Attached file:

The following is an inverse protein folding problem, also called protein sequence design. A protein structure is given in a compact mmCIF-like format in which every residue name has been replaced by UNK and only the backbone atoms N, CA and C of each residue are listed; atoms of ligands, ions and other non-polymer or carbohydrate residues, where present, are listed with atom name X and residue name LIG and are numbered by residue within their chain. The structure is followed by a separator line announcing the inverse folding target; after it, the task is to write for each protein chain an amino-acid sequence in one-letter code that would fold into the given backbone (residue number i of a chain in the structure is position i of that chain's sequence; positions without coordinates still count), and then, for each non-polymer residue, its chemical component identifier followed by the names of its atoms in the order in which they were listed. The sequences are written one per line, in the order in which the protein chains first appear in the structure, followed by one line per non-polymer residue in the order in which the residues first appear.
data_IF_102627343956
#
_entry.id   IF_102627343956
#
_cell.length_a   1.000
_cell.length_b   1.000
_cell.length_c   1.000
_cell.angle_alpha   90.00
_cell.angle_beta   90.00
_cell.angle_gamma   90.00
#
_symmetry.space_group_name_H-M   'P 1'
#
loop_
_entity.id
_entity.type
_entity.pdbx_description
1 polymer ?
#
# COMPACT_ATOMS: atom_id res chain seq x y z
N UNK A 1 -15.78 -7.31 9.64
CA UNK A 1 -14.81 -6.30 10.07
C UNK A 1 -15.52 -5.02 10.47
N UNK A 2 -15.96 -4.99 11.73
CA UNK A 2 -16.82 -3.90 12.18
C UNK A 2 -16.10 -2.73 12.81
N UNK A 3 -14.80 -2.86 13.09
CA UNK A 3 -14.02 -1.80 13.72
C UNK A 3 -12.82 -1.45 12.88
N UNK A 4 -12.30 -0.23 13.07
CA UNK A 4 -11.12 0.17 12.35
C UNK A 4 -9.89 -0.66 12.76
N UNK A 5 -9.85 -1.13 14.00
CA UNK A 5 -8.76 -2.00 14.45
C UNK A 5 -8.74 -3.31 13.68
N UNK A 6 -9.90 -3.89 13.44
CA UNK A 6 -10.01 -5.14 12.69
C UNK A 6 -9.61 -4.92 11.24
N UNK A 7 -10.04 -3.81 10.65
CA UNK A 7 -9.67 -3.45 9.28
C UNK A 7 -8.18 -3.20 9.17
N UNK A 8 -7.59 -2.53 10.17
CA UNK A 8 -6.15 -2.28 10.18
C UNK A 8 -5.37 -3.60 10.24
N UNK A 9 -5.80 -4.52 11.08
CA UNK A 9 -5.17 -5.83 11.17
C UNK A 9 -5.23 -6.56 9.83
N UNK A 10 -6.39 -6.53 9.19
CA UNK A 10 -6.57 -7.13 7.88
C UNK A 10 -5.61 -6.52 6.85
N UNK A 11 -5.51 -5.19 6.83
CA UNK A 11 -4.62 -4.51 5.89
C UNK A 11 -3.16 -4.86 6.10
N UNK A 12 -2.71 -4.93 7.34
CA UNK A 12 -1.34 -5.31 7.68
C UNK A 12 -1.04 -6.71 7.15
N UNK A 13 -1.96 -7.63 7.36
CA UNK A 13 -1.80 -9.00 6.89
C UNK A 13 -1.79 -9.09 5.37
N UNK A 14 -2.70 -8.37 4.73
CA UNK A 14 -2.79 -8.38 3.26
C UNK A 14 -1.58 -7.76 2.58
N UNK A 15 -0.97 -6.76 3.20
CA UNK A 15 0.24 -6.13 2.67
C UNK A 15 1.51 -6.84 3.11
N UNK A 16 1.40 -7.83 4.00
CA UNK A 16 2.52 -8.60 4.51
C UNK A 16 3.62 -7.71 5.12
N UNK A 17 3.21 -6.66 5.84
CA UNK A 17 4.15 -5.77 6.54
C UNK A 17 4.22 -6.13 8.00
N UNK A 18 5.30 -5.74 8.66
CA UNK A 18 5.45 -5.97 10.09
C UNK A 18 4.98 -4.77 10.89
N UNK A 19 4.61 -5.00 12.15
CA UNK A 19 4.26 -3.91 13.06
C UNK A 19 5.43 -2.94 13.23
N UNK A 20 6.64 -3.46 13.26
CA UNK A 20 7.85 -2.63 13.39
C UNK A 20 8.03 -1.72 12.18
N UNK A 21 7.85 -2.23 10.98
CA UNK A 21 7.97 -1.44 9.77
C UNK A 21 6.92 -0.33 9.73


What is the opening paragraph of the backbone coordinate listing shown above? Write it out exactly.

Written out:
The following is an inverse protein folding problem, also called protein sequence design. A protein structure is given in a compact mmCIF-like format in which every residue name has been replaced by UNK and only the backbone atoms N, CA and C of each residue are listed; atoms of ligands, ions and other non-polymer or carbohydrate residues, where present, are listed with atom name X and residue name LIG and are numbered by residue within their chain. The structure is followed by a separator line announcing the inverse folding target; after it, the task is to write for each protein chain an amino-acid sequence in one-letter code that would fold into the given backbone (residue number i of a chain in the structure is position i of that chain's sequence; positions without coordinates still count), and then, for each non-polymer residue, its chemical component identifier followed by the names of its atoms in the order in which they were listed. The sequences are written one per line, in the order in which the protein chains first appear in the structure, followed by one line per non-polymer residue in the order in which the residues first appear.